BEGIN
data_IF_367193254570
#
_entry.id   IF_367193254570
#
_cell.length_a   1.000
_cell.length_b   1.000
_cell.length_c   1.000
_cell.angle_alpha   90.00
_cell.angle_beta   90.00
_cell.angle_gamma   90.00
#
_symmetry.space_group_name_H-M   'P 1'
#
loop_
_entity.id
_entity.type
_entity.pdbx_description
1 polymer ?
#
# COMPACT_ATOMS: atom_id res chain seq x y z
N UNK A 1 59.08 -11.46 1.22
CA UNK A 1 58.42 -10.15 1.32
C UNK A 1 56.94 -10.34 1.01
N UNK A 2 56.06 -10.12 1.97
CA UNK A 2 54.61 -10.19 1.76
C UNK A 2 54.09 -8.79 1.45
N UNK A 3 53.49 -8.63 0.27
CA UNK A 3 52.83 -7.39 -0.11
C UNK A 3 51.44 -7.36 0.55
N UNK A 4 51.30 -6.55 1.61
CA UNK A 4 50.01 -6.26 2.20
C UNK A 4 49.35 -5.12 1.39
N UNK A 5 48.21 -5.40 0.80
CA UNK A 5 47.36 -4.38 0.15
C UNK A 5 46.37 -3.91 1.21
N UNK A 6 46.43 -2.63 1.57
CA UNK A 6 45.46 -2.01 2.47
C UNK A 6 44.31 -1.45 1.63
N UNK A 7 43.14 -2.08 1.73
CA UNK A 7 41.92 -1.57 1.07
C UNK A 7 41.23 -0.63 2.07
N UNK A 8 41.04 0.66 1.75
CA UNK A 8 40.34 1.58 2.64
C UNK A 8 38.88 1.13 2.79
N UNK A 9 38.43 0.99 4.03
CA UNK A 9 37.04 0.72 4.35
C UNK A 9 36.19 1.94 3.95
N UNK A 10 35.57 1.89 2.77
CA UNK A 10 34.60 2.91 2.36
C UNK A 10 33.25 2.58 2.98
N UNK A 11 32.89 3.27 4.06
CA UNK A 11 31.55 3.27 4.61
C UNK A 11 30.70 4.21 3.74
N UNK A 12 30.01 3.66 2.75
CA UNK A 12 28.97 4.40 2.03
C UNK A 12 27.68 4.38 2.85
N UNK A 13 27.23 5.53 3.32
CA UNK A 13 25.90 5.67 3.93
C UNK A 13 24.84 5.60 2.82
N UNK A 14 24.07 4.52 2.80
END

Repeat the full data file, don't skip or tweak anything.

data_IF_367193254570
#
_entry.id   IF_367193254570
#
_cell.length_a   1.000
_cell.length_b   1.000
_cell.length_c   1.000
_cell.angle_alpha   90.00
_cell.angle_beta   90.00
_cell.angle_gamma   90.00
#
_symmetry.space_group_name_H-M   'P 1'
#
loop_
_entity.id
_entity.type
_entity.pdbx_description
1 polymer ?
#
# COMPACT_ATOMS: atom_id res chain seq x y z
N UNK A 1 59.08 -11.46 1.22
CA UNK A 1 58.42 -10.15 1.32
C UNK A 1 56.94 -10.34 1.01
N UNK A 2 56.06 -10.12 1.97
CA UNK A 2 54.61 -10.19 1.76
C UNK A 2 54.09 -8.79 1.45
N UNK A 3 53.49 -8.63 0.27
CA UNK A 3 52.83 -7.39 -0.11
C UNK A 3 51.44 -7.36 0.55
N UNK A 4 51.30 -6.55 1.61
CA UNK A 4 50.01 -6.26 2.20
C UNK A 4 49.35 -5.12 1.39
N UNK A 5 48.21 -5.40 0.80
CA UNK A 5 47.36 -4.38 0.15
C UNK A 5 46.37 -3.91 1.21
N UNK A 6 46.43 -2.63 1.57
CA UNK A 6 45.46 -2.01 2.47
C UNK A 6 44.31 -1.45 1.63
N UNK A 7 43.14 -2.08 1.73
CA UNK A 7 41.92 -1.57 1.07
C UNK A 7 41.23 -0.63 2.07
N UNK A 8 41.04 0.66 1.75
CA UNK A 8 40.34 1.58 2.64
C UNK A 8 38.88 1.13 2.79
N UNK A 9 38.43 0.99 4.03
CA UNK A 9 37.04 0.72 4.35
C UNK A 9 36.19 1.94 3.95
N UNK A 10 35.57 1.89 2.77
CA UNK A 10 34.60 2.91 2.36
C UNK A 10 33.25 2.58 2.98
N UNK A 11 32.89 3.27 4.06
CA UNK A 11 31.55 3.27 4.61
C UNK A 11 30.70 4.21 3.74
N UNK A 12 30.01 3.66 2.75
CA UNK A 12 28.97 4.40 2.03
C UNK A 12 27.68 4.38 2.85
N UNK A 13 27.23 5.53 3.32
CA UNK A 13 25.90 5.67 3.93
C UNK A 13 24.84 5.60 2.82
N UNK A 14 24.07 4.52 2.80